Of course the biggest problem with neglect is that the definition is completely subjective on the part of the social worker. There is no legal, measurable, objective definition. In fact, our country uses something called "community standards" to measure these things. If your house, your standard of living, and the food in your refrigerator is substantially less in quality than the invisible "community standard," then you run the risk of losing your children.

And again, it's subjective. One social worker might not have a problem with ten people living in a one-bedroom apartment. Another might.

Since poverty is a huge predictor of whether or not one will be investigated for neglect, it makes me wonder if the system is simply acting as a Robin Hood for children. Instead of stealing money from the rich and giving it to the poor, I wonder if neglect cases are simply a way for the child welfare system to steal children from the poor and give them to the more affluent.

Is that fair? Is it right? Is it just?

Of course not.

We need to eliminate neglect as a reason for taking children into foster care. There's very little difference between what a social worker would call neglect, and a sensible person would recognize as intractable poverty.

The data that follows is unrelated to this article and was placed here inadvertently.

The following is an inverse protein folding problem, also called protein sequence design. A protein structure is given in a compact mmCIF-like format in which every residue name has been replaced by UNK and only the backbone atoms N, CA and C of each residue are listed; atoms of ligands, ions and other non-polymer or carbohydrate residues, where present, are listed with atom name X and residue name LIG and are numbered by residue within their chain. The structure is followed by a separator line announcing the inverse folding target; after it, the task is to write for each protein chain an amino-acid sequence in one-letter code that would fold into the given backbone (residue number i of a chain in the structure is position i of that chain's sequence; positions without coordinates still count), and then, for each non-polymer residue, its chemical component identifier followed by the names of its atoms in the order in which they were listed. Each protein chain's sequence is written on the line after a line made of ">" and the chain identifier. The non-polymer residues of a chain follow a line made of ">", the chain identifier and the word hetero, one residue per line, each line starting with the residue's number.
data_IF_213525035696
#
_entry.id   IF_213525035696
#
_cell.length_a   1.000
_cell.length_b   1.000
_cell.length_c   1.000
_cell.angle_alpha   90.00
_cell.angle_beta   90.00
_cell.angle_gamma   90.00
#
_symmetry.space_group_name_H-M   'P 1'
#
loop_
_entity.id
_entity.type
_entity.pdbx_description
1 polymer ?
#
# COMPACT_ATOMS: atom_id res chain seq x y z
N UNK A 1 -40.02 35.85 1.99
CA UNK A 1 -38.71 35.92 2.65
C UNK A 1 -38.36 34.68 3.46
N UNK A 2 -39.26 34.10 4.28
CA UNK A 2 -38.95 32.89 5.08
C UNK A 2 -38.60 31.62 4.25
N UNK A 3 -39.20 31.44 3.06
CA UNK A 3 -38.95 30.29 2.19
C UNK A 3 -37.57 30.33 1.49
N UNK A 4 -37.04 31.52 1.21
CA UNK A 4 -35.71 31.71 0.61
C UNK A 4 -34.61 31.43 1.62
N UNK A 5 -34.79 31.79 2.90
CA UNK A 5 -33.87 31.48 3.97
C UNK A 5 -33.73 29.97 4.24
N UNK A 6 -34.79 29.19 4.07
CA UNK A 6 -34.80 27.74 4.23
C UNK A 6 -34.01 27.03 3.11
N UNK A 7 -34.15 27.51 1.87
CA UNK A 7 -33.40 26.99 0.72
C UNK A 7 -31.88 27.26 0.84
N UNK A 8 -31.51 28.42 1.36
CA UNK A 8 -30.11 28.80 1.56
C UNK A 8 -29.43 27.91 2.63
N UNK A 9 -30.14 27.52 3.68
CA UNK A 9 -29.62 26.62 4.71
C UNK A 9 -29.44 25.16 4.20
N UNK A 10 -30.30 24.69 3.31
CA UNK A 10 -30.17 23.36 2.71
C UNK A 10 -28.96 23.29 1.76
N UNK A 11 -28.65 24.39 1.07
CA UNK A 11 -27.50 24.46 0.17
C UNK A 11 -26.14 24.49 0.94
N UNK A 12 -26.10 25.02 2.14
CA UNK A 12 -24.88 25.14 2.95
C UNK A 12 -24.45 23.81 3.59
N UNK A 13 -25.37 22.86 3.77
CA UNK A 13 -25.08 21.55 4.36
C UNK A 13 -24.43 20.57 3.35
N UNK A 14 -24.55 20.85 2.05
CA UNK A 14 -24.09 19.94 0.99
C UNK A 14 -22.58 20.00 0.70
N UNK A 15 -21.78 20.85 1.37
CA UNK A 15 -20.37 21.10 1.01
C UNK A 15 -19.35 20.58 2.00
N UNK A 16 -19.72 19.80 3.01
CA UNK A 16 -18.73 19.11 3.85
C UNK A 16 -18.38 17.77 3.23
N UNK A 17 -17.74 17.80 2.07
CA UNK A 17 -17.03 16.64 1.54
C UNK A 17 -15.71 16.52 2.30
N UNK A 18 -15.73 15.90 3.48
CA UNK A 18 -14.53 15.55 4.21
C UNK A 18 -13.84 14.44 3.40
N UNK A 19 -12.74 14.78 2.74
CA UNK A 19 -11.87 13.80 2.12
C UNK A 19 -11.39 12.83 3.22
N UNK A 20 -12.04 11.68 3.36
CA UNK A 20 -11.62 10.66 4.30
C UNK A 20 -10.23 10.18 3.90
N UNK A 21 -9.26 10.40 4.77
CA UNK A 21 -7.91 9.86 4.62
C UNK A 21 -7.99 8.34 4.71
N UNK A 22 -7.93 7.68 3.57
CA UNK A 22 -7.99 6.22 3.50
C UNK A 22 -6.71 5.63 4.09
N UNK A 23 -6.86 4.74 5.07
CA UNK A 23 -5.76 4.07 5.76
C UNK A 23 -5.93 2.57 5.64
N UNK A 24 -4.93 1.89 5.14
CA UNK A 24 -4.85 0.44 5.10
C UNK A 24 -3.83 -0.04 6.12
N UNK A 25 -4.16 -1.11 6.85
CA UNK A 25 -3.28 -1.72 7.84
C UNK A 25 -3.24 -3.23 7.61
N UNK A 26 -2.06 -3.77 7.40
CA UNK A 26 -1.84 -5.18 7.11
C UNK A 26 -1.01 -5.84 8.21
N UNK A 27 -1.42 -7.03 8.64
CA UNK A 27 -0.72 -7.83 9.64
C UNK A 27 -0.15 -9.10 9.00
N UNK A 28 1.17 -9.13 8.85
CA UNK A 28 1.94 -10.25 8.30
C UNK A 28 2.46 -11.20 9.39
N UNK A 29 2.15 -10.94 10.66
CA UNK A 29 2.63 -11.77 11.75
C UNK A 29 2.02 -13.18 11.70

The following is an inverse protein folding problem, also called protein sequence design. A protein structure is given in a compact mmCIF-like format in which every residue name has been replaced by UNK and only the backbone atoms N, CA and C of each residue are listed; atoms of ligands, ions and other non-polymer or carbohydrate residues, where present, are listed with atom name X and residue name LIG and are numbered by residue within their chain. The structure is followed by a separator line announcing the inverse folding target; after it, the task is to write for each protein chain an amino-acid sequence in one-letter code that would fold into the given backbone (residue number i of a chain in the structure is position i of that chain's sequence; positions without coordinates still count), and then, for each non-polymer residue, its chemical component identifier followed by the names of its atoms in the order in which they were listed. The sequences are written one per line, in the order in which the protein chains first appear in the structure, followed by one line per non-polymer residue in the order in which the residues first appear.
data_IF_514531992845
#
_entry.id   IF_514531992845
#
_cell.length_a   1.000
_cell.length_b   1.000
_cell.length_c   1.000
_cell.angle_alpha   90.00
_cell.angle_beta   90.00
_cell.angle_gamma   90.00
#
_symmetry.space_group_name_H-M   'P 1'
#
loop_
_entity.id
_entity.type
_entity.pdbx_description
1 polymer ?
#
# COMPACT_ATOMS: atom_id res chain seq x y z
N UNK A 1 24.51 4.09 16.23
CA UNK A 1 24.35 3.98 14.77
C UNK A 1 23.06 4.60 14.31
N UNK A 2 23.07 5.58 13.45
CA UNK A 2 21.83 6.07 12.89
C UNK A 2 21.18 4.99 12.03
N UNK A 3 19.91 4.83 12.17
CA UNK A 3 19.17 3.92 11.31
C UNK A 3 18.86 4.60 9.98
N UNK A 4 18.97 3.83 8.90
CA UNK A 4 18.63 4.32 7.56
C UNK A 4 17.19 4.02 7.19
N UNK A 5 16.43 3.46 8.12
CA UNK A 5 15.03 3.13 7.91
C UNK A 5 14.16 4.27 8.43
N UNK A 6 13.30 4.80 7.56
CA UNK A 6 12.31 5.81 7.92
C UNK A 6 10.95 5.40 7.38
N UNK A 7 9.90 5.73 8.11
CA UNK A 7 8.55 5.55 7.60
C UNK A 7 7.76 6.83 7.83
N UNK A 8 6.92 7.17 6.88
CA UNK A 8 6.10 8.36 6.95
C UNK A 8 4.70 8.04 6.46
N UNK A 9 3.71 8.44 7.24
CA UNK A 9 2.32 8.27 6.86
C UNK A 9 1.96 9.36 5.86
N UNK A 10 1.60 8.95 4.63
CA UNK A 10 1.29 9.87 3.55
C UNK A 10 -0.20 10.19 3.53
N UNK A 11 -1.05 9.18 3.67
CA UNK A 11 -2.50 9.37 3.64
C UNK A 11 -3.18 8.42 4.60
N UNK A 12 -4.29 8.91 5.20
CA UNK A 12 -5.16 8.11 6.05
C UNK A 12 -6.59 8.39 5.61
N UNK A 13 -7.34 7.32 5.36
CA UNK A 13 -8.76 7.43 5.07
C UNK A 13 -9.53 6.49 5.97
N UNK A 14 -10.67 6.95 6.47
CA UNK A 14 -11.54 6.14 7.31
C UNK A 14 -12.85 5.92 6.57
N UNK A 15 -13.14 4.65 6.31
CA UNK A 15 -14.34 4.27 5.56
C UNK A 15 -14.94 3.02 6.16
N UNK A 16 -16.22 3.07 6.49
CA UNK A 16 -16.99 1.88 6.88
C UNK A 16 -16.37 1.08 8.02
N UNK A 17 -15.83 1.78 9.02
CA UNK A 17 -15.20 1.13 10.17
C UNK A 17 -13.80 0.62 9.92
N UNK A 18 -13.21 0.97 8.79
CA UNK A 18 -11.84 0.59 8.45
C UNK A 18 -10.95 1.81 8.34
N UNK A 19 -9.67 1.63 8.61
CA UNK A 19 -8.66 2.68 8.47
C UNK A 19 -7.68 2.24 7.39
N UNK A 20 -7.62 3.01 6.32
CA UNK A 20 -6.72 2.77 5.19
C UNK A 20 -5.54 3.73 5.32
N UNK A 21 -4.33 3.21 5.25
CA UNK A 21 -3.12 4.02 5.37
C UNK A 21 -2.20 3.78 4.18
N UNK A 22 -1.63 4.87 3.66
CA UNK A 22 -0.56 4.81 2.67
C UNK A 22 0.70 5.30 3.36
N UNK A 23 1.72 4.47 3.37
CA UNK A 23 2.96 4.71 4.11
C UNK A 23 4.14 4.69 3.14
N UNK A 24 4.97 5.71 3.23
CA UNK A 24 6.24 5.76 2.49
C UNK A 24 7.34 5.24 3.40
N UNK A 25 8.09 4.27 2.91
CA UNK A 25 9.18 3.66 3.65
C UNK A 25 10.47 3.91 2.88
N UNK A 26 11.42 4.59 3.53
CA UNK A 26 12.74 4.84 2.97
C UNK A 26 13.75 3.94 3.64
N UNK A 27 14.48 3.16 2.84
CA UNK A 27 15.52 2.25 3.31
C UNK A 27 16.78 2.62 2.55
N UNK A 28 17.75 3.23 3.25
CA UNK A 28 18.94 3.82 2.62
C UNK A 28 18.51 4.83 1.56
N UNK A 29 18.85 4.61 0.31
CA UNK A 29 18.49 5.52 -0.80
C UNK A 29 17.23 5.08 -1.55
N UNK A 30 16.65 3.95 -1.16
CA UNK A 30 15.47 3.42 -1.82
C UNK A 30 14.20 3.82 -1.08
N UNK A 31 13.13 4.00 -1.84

1. Keane Law Firm


  1. Here is the grey area though...are the parent's poor and not able to afford food and housing because 'Dad' refuses to put any effort into finding a job and the Mom has a job which covers barely the basic and everytime they come into a large amount they buy TV's, Xboxs, and fun things for themselves. These parent's are generally good people but they cannot or will not make the sacrafices needed to really provide for their kids.

  2. Maybe as a reason for removal, but definitely neglect needs to continue to be addressed. I still remember taking care of my 2 year old nephew. His dad didn't know he still needed to be supervised in the tub. My nephew was used to getting his own food (mostly cereal) rather than having others prepare food for him. He didn't seem to care about the change in caregivers (he's not RAD - just very easygoing). That Summer we discovered he was allergic to bandaids, peanut butter and corn. No one knew - even though he had fairly severe reactions (poor thing was trying to potty train and spent most of his time trapped on the potty with diarrhea).

    One time his family were investigated and found the baby, who had obiously been in the crib for a long time, had curdled milk in a bottle with filthy unchanged diapers. The 3 year old was taking care of the baby, there was dog poop all over, and the trailer was infested with fleas.

    Another time, the 4 and 5 yr old kids were seen wandering the trailer park at 10pm pushing their infant sister in a stroller (actually they almost weren't seen - they were almost hit by a car). They were found wandering in the park talking to strange men...